Who Is That Masked Witness?
The COVID-19 pandemic has prompted conversations in the legal community covering methods in which all participants (litigants, judges, lawyers, jurors and witnesses) can be potentially protected from an unseen virus. The conversation, however, hasn’t included the rights of those litigants to have a fair evaluation of witnesses speaking for or against them. It also hasn’t included the defendant’s rights under the Sixth Amendment’s confrontation clause of the U.S. Constitution.
None of us have been exempt from the mask wearing travails of our current time. How many of us have been at a grocery store, post office or bank with our mask on trying to communicate with others? How many times have you heard “I’m sorry can you repeat that again”, or “can you speak louder I can’t hear you” or “what did you just say” (improperly implying that you said something inappropriate)?
As the courts begin to reopen there have been a lot of suggestions as to how to protect all courtroom participants. One of the most egregious has been the suggestion that all witnesses who testify should don a mask. What in the world are those people thinking? Let’s just go ahead and put the witness on the stand with a paper bag over their head. What ever happened to following jury instructions dealing with the credibility of a witness?
1.7 of the Federal Model Criminal Jury Instructions say:
“In deciding the facts in this case, you may have to decide which testimony to believe and which testimony not to believe. You may believe everything a witness says, or part of it, or none of it.
In considering the testimony of any witness, you may take into account:
(3) the witness’s manner while testifying;”
The “witness’s manner while testifying” clearly means the demeanor of the witness. Demeanor incorporates appearance, behavior, facial expressions, body language, intonation (vocal tone), etc.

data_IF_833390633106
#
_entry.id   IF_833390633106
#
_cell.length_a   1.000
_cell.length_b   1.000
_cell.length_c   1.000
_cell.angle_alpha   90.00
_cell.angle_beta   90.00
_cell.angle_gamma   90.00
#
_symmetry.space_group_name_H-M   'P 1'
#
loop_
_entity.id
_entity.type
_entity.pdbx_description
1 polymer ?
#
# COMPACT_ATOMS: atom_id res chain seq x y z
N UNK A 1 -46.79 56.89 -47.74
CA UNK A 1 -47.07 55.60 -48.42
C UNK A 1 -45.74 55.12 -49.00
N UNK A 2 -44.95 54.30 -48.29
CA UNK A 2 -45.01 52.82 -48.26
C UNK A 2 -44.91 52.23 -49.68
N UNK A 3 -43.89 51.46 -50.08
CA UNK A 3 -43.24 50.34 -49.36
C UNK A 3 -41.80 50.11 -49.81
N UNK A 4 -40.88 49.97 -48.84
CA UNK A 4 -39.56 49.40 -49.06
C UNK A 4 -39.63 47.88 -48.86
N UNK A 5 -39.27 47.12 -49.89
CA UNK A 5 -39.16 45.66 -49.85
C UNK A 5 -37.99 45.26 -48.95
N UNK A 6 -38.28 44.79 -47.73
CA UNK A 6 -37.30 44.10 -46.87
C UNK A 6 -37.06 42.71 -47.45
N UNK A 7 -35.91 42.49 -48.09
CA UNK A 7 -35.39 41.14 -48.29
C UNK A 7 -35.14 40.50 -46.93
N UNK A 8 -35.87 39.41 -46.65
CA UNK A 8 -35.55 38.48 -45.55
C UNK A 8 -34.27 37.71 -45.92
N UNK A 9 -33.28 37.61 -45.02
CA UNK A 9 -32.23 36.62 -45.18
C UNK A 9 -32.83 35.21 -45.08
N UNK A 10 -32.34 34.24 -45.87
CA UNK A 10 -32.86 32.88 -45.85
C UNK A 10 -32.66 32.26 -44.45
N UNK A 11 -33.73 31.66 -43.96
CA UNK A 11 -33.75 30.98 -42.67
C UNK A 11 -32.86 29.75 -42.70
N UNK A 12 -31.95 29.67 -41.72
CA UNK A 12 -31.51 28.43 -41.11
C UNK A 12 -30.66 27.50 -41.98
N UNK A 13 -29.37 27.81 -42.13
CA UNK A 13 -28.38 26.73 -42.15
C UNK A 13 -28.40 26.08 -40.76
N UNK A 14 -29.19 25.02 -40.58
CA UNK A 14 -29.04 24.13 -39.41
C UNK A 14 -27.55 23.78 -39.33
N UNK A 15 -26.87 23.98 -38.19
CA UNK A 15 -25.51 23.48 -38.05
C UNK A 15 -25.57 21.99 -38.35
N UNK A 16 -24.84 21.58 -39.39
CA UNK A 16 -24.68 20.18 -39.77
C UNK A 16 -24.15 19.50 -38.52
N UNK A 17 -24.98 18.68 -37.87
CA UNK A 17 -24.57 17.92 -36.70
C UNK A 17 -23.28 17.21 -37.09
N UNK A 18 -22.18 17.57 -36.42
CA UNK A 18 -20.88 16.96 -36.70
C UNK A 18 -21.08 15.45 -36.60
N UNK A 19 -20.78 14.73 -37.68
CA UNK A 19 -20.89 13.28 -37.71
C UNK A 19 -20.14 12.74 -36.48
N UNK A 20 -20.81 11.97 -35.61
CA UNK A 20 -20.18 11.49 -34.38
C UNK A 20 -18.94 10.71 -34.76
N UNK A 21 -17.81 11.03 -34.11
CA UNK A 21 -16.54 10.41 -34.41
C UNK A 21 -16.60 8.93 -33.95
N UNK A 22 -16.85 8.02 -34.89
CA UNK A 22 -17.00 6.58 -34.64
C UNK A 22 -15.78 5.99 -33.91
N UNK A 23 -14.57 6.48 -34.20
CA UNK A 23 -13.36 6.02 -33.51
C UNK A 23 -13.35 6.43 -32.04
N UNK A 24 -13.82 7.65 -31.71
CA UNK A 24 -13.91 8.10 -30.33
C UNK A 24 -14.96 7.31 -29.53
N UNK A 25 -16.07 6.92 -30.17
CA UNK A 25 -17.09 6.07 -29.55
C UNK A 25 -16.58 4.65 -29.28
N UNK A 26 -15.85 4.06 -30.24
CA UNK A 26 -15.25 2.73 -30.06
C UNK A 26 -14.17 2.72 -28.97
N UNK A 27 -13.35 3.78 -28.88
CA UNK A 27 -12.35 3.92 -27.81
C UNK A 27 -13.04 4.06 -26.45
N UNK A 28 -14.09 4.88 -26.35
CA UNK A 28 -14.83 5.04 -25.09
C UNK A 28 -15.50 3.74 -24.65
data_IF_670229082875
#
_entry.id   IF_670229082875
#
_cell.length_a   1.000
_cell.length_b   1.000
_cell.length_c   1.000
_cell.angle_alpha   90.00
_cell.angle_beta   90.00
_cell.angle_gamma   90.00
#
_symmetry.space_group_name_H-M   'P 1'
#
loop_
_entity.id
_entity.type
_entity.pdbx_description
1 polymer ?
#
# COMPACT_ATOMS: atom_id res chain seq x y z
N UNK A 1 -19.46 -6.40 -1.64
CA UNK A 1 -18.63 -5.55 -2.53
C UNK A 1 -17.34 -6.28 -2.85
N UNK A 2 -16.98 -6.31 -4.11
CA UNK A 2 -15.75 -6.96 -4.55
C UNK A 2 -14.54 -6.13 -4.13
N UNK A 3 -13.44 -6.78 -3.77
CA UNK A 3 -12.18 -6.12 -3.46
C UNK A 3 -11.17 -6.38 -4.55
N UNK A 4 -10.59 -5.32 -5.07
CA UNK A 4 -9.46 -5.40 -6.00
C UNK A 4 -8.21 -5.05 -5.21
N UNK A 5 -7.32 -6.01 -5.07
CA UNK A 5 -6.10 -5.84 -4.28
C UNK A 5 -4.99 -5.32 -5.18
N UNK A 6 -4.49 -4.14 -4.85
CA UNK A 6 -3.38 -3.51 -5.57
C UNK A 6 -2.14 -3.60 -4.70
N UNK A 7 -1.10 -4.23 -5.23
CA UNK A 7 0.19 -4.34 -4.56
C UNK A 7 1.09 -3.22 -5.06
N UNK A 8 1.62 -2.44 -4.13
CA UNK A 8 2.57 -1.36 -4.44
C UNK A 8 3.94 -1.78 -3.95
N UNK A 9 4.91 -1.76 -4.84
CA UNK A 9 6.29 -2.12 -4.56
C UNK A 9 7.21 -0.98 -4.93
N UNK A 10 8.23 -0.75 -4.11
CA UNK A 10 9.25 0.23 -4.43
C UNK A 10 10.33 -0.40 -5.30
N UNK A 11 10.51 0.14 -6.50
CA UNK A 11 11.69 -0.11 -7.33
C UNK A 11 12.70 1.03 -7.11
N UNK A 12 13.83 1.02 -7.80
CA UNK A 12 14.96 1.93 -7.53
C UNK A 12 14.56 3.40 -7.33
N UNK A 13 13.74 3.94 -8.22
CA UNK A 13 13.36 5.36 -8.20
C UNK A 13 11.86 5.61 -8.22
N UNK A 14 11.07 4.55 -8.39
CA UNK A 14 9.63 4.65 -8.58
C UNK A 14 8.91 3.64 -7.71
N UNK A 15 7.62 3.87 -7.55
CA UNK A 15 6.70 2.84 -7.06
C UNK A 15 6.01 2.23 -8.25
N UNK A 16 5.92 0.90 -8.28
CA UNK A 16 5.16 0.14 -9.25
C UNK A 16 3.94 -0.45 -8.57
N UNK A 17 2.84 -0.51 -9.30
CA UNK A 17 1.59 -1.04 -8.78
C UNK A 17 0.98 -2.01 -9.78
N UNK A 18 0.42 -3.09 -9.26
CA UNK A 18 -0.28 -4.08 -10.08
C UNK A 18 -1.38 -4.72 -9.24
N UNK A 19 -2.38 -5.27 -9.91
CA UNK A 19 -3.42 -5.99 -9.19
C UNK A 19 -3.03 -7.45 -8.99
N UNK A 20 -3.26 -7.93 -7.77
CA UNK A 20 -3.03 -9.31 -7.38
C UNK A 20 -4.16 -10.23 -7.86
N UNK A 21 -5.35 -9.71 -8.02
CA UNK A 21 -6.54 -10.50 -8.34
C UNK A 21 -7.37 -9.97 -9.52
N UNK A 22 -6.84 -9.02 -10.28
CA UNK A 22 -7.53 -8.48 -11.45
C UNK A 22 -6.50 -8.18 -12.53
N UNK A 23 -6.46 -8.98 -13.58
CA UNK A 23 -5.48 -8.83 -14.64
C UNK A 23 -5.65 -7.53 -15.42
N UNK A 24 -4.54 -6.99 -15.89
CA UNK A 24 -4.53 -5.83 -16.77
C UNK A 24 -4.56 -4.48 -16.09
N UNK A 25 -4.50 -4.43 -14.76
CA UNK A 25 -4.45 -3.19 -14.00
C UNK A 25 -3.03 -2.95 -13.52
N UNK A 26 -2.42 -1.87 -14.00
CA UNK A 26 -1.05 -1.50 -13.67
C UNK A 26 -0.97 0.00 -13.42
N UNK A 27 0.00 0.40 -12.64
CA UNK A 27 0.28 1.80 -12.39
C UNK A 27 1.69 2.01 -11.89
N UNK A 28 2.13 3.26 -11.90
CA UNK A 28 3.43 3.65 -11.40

Let’s look at the pure physics of having a witness wearing a mask. In essence, the mask acts as a physical barrier between the voice and facial expressions of the witness and the ears and eyes of the jurors. How will that mask impact how a soft-spoken witness is perceived? How will it impact a mumbling witness? One can certainly argue that the mask can potentially conceal significant deviations in the witness’s vocal traits.
The recipient(s) of the testimony would also not have the advantage of seeing potential “tells”. By tells, I reference nervous smiling, mouth agape, biting the lip, licking the lip, etc.
How can one clearly judge another with a mask on? The mask hides the mouth, nose and the lower ½ of the face. Are the jurors’ mind readers who can assume what position the mouth is in while that person testifies?
Sadly in attempting to protect the health of the witness, the ability for a jury or judge to evaluate the credibility and veracity of a witness is significantly reduced if not voided. The normal ability to see the entirety of a witness’s face eliminates the ability of a juror or judge to decode facial clues. Ultimately, there is a clear denial of a defendant’s right to confrontation of a witness.
In a fascinating and timely article by Scott Grubman for Law 360 (July 9, 2020), the author talks about factors previously considered by courts as they relate to facial disguises. The first was a ruling by the U.S. District Court for the Eastern District of New York (United States v. Nasser) in which the court allowed six undercover intelligence officers to testify with wigs and “light makeup” in order to protect their identities. The court indicated that the officers could only do so if the makeup and wigs didn’t restrict the jury’s or defendant’s ability “to view the witnesses’ full facial expressions.”
Let’s take a quick test with a witness wearing a mask:
Is this photo illustrative of someone with a slight frown?
Is this photo illustrative of someone with a sneer?
Is this photo illustrative of someone with a slight smile?
Is this photo illustrative of someone in shock?
Is this photo illustrative of someone sticking their tongue out?
As Paul Harvey would say, here’s the rest of the story:
Trial lawyers in both criminal and civil cases will need to seriously discuss these issues with the court in which their trials will convene. Ultimately, the courts need to balance the perceived health and safety of witnesses with the Sixth Amendment guarantee of a defendant’s right to confrontation of witnesses.